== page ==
Germany launches 'space command' to protect infrastructure
The German military on Tuesday launched a "space command" tasked with overseeing satellites, watching for dangerous space junk and analyzing other countries' activities.
Defense Minister Annegret Kramp-Karrenbauer launched the new operation during a visit to its base at Uedem in western Germany.
The military is "responding to the increasing significance of space for our state's ability to function, the prosperity of our population and the increasing dependency of the armed forces on space-supported data, services and products," Kramp-Karrenbauer's ministry said in a statement.
The aim is to bring together existing capabilities in one place, where the military's center for air operations is already based, and add new ones.
Kramp-Karrenbauer said that the term "Weltraumkommando," or "space command," might draw far-fetched associations with the novels of Jules Verne or starship Enterprise, but the reality is "far from being so sensational," news agency dpa reported.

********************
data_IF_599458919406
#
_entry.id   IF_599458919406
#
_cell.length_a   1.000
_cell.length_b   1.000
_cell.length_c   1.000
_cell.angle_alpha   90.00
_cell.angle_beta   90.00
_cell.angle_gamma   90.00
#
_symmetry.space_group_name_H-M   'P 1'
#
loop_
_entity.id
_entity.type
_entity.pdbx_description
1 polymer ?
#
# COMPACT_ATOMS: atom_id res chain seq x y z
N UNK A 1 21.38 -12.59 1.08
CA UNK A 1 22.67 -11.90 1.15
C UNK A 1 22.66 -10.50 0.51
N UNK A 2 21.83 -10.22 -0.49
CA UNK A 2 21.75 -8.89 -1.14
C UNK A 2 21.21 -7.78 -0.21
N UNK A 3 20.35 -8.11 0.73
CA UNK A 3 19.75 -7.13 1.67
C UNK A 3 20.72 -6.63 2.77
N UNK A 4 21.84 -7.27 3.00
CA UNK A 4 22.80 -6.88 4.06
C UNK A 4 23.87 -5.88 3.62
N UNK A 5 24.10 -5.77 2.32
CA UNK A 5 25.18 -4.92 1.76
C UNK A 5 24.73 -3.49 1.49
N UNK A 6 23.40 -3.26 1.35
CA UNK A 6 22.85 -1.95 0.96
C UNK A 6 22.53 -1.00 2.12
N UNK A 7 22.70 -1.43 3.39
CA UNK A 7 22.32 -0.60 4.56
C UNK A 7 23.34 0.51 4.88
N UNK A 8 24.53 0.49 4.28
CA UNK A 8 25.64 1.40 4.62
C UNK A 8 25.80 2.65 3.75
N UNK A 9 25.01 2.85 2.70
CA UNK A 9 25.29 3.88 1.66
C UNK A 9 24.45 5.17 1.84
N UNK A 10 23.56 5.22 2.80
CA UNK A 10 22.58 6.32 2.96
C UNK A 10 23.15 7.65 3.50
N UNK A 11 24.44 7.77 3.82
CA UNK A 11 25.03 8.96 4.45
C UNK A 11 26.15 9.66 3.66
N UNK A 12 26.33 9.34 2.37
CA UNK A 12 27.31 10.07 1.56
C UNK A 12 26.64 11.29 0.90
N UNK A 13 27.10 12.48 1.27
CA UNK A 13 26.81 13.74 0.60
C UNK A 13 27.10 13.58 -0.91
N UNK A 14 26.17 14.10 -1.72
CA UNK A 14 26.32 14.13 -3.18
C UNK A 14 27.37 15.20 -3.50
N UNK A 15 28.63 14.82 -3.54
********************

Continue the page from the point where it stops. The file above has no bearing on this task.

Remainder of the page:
The German military, or Bundeswehr, itself has six satellites in orbit. The minister said space operations for Germany "are always defensive operations"—for example to ensure that infrastructure isn't endangered.
The United States already has a Space Command, whose role is to conduct operations such as enabling satellite-based navigation and troop communication and providing warning of missile launches.
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